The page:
THE VATICAN Pope John Paul II exclaimed "Thank God, legality has returned to the Soviet Union" when he learned of the coup's collapse. Church officials said the crisis confirmed the usefulness of a papal visit to the Soviet Union. POLAND The coup's failure should clear the atmosphere in Soviet-Polish relations, Polish Foreign Minister Krzysztof Skubiszewski said. He expressed hope for accords on the pullout of Soviet troops in Poland and on a new bilateral treaty.
BUSINESS
January 22, 1991 | JAMES RISEN, TIMES STAFF WRITER
Top economic officials of the United States and the other major industrial nations announced Monday that they are prepared to intervene in world currency markets to help stabilize the dollar if the war in the Persian Gulf sours but said so far they see no need to do so.
NEWS
December 22, 1990 | MICHAEL PARKS, TIMES STAFF WRITER
The resignation of Soviet Foreign Minister Eduard A. Shevardnadze has rekindled Western fears that changes in the Kremlin's foreign policy in recent years might be too good to last. Although President Mikhail S. Gorbachev reassured foreign governments again Friday that Soviet policies would remain unchanged, senior diplomats assessing Shevardnadze's departure see serious dangers that stem, first of all, from the domestic turmoil here.
NEWS
October 23, 1990
Both Soviet leader Mikhail S. Gorbachev and President Bush have active foreign travel schedules in the weeks ahead. Here are their itineraries. President Bush 1 Nov. 19-21--France for the Conference on Security and Cooperation in Europe summit; trip may be extended to include stops in the Middle East and Central Europe. 2 Nov. 26-27--Mexico. 3 Dec. 2-8--South America for a series of visits in Argentina, Brazil, Chile, Uruguay, and Venezuela.
BUSINESS
March 10, 1990 | ART PINE, TIMES STAFF WRITER
The Soviet Union has formally applied for observer status in the General Agreement on Tariffs and Trade, the 97-country organization that administers the Western trading system, the Geneva-based group announced Friday. The move, which was expected, would mark a major milestone in the push by the Soviets to become part of the Western economic system, from which they have been barred for the past 45 years. Moscow has been pressing for such status since last summer.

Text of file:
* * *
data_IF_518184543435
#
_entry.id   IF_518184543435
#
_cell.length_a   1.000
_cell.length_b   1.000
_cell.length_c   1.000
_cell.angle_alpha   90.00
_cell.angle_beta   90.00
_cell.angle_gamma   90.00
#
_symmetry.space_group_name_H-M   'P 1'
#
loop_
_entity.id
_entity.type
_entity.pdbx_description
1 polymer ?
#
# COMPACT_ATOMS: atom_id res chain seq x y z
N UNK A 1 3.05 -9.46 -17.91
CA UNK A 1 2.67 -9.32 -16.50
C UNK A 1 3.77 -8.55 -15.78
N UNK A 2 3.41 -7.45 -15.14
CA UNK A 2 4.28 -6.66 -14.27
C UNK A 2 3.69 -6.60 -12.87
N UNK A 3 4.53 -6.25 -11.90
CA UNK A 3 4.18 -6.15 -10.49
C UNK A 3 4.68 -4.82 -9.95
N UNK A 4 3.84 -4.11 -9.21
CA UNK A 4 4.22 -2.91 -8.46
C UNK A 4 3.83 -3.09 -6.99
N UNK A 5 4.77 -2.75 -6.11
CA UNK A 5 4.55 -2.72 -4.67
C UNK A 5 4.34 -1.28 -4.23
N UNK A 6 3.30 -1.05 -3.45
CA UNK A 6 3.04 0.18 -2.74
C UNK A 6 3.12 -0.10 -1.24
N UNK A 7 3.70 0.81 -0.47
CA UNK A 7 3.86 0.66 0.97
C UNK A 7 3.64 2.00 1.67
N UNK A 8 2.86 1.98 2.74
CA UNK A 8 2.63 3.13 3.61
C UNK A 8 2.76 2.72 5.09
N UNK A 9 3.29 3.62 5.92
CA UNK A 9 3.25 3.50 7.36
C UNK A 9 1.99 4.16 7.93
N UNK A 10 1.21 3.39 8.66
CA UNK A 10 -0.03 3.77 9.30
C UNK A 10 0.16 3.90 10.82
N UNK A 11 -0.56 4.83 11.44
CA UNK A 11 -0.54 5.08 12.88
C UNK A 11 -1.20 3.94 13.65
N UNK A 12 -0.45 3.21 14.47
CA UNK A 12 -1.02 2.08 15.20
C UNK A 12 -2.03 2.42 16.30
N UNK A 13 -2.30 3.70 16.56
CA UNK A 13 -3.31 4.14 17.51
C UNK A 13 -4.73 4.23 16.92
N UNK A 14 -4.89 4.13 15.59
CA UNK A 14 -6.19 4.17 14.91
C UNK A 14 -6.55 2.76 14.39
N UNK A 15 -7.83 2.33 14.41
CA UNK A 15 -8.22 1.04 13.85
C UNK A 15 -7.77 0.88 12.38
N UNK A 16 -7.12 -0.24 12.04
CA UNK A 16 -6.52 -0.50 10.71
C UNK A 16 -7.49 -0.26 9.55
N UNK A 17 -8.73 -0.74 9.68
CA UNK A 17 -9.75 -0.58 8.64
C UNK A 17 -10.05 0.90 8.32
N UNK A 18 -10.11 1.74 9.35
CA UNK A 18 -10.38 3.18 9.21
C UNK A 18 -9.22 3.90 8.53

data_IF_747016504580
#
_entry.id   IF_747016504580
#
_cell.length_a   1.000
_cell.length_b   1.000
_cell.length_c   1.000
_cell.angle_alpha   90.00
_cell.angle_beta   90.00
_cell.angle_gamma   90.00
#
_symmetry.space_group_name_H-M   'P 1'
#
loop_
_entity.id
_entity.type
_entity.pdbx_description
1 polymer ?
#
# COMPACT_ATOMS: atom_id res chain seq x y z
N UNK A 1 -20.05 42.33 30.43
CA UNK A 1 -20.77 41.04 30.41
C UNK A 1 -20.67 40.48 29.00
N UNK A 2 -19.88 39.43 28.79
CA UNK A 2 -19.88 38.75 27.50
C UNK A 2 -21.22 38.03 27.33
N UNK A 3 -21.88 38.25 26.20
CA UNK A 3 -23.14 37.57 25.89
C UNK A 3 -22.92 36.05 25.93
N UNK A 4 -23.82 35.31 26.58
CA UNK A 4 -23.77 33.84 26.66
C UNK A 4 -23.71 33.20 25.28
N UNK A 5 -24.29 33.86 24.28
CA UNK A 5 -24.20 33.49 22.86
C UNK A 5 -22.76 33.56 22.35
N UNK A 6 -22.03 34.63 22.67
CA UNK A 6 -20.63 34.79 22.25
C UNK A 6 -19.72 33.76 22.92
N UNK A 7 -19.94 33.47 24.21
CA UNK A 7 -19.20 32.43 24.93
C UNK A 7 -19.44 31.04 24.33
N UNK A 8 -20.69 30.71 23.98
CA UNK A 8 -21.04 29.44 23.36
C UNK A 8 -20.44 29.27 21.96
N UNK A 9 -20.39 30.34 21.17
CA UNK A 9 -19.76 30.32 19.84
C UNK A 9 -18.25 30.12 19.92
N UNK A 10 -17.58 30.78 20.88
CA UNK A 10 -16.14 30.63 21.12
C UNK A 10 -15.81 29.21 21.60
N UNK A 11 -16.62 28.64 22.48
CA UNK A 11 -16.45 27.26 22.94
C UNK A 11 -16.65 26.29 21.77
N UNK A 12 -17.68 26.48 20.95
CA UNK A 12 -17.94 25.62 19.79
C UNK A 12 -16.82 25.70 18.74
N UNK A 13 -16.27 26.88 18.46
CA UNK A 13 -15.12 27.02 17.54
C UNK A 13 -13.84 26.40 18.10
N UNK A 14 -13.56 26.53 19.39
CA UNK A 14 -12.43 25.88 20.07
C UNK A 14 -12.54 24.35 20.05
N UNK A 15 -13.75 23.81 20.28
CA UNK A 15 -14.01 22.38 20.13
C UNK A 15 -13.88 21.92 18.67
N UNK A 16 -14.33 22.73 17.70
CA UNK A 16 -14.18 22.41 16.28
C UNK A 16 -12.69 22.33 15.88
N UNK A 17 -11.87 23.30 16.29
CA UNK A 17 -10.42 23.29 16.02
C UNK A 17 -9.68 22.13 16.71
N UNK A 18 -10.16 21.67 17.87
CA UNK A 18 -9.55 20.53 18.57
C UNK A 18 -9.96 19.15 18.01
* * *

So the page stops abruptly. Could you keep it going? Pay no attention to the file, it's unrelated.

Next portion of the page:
ENTERTAINMENT
December 16, 1989 | From Religious News Service
Was Soviet leader Mikhail S. Gorbachev sincere when he joined hands with Pope John Paul II on Dec. 1 and pledged to continue to lead his country down the path of religious reform? And are the religious reforms burgeoning under Gorbachev's policies of glasnost and perestroika more than a passing phenomenon?
NEWS
August 23, 1991
THE VATICAN Pope John Paul II exclaimed "Thank God, legality has returned to the Soviet Union" when he learned of the coup's collapse. Church officials said the crisis confirmed the usefulness of a papal visit to the Soviet Union. POLAND The coup's failure should clear the atmosphere in Soviet-Polish relations, Polish Foreign Minister Krzysztof Skubiszewski said. He expressed hope for accords on the pullout of Soviet troops in Poland and on a new bilateral treaty.
NEWS
December 22, 1990 | MICHAEL PARKS, TIMES STAFF WRITER
The resignation of Soviet Foreign Minister Eduard A. Shevardnadze has rekindled Western fears that changes in the Kremlin's foreign policy in recent years might be too good to last. Although President Mikhail S. Gorbachev reassured foreign governments again Friday that Soviet policies would remain unchanged, senior diplomats assessing Shevardnadze's departure see serious dangers that stem, first of all, from the domestic turmoil here.
NEWS
October 21, 1989 | Associated Press
The KGB plans to cut the restricted border zones it guards to one-tenth of their current size and take down the barbed wire in many areas, officials of the Soviet security agency told a Soviet legislative committee Friday. Border-crossing procedures will also be simplified, Tass said in a report on a session of the new committee that oversees the KGB and the Defense Ministry. Vladimir A.
NEWS
December 25, 1988 | MASHA HAMILTON, Times Staff Writer
When three Israeli air force planes touched down in Soviet Armenia recently carrying four tons of medical supplies for earthquake victims, a team of Israeli diplomats in Moscow quietly celebrated what they saw as a symbolic victory. The Soviets allowed the military jets to land despite a 21-year-old rift in relations between the two countries, and official Soviet media even praised Israel for its assistance to quake victims. "Let's call it part of a new atmosphere.